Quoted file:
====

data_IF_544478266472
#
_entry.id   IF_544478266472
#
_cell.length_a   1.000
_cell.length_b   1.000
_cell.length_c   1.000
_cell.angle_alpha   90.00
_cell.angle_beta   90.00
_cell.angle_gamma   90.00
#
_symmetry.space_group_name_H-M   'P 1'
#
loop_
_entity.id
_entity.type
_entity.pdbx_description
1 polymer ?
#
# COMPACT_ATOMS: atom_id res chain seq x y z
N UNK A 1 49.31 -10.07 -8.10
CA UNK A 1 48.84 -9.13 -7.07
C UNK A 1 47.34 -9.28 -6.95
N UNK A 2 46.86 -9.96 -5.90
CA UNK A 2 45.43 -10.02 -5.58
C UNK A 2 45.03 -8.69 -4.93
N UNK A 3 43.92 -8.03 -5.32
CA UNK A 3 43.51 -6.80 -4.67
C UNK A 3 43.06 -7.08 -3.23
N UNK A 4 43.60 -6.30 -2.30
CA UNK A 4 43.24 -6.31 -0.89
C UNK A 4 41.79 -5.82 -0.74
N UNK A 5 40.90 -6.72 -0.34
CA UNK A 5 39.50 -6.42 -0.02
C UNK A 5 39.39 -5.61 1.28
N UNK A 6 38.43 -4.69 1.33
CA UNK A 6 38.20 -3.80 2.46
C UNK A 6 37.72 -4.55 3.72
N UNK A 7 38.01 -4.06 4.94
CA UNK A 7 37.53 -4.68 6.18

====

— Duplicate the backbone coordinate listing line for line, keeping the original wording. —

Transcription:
data_IF_544478266472
#
_entry.id   IF_544478266472
#
_cell.length_a   1.000
_cell.length_b   1.000
_cell.length_c   1.000
_cell.angle_alpha   90.00
_cell.angle_beta   90.00
_cell.angle_gamma   90.00
#
_symmetry.space_group_name_H-M   'P 1'
#
loop_
_entity.id
_entity.type
_entity.pdbx_description
1 polymer ?
#
# COMPACT_ATOMS: atom_id res chain seq x y z
N UNK A 1 49.31 -10.07 -8.10
CA UNK A 1 48.84 -9.13 -7.07
C UNK A 1 47.34 -9.28 -6.95
N UNK A 2 46.86 -9.96 -5.90
CA UNK A 2 45.43 -10.02 -5.58
C UNK A 2 45.03 -8.69 -4.93
N UNK A 3 43.92 -8.03 -5.32
CA UNK A 3 43.51 -6.80 -4.67
C UNK A 3 43.06 -7.08 -3.23
N UNK A 4 43.60 -6.30 -2.30
CA UNK A 4 43.24 -6.31 -0.89
C UNK A 4 41.79 -5.82 -0.74
N UNK A 5 40.90 -6.72 -0.34
CA UNK A 5 39.50 -6.42 -0.02
C UNK A 5 39.39 -5.61 1.28
N UNK A 6 38.43 -4.69 1.33
CA UNK A 6 38.20 -3.80 2.46
C UNK A 6 37.72 -4.55 3.72
N UNK A 7 38.01 -4.06 4.94
CA UNK A 7 37.53 -4.68 6.18